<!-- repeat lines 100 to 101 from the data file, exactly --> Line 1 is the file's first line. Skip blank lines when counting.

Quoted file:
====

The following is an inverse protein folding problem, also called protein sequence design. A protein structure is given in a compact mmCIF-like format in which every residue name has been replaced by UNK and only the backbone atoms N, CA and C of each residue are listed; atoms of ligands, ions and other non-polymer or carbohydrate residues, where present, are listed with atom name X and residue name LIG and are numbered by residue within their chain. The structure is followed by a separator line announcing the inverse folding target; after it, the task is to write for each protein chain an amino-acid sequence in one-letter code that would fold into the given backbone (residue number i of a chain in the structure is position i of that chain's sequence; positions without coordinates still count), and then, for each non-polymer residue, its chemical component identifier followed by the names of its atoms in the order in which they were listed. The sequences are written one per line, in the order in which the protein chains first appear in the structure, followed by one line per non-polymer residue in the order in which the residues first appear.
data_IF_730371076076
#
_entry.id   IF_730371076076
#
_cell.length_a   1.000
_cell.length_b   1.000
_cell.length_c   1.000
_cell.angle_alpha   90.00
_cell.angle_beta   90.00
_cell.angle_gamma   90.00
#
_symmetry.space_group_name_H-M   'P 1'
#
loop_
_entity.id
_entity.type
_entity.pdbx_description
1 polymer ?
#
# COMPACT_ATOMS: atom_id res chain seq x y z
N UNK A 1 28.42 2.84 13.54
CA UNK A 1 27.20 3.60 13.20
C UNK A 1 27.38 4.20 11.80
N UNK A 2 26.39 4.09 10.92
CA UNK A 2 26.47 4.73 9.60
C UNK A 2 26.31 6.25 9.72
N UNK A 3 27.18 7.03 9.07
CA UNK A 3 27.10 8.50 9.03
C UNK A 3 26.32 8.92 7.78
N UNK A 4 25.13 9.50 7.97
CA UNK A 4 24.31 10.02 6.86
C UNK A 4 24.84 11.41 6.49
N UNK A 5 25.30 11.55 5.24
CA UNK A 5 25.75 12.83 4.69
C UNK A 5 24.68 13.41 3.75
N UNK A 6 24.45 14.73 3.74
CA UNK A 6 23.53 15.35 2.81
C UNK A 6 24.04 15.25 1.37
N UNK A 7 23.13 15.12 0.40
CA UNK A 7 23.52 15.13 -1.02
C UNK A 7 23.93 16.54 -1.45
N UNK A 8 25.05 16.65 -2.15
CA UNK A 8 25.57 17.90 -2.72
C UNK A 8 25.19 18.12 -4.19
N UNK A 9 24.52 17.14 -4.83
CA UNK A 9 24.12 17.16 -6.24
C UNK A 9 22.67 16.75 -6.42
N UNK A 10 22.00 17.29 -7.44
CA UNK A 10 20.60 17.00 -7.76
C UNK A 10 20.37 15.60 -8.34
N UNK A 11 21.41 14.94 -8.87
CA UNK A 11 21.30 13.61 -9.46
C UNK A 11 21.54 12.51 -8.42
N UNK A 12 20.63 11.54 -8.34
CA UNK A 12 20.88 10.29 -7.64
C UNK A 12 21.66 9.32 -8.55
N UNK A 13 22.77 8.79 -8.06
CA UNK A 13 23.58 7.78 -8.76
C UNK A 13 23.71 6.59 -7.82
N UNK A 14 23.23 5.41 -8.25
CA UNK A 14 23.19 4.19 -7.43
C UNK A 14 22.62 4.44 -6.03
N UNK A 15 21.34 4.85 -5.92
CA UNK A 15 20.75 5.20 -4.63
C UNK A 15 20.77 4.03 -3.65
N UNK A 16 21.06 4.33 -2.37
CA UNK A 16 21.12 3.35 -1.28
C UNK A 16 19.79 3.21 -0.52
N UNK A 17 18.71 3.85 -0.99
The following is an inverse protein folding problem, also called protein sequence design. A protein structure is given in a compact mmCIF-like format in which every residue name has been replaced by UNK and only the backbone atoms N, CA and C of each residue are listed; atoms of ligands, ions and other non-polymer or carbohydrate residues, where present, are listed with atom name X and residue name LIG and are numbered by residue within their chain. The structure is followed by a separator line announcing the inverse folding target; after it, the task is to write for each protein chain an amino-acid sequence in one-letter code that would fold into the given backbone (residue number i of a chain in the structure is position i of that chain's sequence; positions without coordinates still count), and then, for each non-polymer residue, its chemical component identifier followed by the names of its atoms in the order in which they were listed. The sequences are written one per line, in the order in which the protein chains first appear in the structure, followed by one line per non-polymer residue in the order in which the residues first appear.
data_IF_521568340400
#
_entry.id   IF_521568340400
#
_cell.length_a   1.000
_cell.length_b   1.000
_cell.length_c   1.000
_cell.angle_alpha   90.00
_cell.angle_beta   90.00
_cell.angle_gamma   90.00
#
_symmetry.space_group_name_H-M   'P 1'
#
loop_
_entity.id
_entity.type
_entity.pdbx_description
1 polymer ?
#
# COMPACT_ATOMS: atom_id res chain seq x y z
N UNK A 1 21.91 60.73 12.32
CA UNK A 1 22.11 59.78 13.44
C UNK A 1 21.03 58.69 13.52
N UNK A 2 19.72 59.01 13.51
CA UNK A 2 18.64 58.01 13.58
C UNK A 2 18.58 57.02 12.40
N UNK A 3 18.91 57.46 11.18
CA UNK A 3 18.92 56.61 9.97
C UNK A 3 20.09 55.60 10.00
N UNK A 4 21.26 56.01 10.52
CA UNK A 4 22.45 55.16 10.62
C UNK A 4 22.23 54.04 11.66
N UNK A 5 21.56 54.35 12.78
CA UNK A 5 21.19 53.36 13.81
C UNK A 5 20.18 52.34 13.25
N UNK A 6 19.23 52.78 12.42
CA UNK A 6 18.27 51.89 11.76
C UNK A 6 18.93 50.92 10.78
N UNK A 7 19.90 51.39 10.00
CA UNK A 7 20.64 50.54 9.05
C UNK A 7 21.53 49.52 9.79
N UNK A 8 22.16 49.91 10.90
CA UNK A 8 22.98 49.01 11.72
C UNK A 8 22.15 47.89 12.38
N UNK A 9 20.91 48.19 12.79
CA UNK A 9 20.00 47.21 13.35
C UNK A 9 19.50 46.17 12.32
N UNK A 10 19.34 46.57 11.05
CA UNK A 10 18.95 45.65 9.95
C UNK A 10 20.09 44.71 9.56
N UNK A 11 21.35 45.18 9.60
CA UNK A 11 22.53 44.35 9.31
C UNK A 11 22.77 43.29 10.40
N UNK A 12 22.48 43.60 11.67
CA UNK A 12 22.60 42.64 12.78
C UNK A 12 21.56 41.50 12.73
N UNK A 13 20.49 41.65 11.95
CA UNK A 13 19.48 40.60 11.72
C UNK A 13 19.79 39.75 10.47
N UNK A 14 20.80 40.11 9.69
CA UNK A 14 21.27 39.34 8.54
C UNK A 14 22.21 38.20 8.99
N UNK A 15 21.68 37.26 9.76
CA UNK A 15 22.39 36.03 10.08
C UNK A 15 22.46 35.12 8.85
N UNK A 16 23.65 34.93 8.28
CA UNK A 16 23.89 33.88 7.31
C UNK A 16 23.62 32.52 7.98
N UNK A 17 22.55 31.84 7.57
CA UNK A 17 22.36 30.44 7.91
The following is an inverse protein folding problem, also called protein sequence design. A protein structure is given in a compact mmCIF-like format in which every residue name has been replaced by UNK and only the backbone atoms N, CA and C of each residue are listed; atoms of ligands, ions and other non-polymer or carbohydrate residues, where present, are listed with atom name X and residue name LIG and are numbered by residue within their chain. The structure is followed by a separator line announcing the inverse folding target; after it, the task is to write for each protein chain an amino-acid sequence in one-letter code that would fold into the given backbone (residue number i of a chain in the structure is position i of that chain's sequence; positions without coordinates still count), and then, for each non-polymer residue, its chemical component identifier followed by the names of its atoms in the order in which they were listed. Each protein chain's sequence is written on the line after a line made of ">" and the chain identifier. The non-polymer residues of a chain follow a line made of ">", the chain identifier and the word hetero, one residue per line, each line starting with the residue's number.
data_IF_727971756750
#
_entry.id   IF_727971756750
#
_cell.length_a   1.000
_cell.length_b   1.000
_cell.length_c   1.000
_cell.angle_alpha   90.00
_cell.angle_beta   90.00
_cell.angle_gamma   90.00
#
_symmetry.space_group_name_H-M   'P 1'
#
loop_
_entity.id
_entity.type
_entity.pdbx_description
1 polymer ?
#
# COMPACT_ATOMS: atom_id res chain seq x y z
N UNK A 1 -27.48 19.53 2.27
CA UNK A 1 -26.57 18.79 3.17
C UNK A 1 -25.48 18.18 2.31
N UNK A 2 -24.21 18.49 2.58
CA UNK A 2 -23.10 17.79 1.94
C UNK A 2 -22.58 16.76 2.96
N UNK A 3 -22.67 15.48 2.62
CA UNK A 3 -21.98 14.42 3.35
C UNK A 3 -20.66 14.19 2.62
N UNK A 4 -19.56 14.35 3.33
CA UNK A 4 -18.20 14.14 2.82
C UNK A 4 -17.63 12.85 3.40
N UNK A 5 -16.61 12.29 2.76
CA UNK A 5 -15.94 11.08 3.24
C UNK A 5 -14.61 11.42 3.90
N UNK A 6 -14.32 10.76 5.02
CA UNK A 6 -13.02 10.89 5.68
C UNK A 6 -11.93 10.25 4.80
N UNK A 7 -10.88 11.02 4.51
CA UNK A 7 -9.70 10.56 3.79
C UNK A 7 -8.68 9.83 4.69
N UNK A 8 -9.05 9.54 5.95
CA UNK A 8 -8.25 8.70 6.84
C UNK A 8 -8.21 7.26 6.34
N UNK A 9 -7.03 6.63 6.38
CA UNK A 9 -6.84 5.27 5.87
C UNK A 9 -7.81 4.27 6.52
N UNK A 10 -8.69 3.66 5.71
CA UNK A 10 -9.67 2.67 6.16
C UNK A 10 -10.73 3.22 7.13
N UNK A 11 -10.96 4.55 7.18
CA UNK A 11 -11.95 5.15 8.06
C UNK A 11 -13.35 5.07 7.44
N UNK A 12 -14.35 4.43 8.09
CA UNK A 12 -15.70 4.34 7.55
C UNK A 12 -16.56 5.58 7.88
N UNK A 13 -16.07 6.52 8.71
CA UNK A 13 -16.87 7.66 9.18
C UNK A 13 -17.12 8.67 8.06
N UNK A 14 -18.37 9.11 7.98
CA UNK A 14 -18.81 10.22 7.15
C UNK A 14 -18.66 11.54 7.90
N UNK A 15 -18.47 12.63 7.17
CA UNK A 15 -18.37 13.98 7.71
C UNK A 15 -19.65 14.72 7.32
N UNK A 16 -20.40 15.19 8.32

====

C UNK A 3 20.09 55.60 10.00
N UNK A 4 21.26 56.01 10.52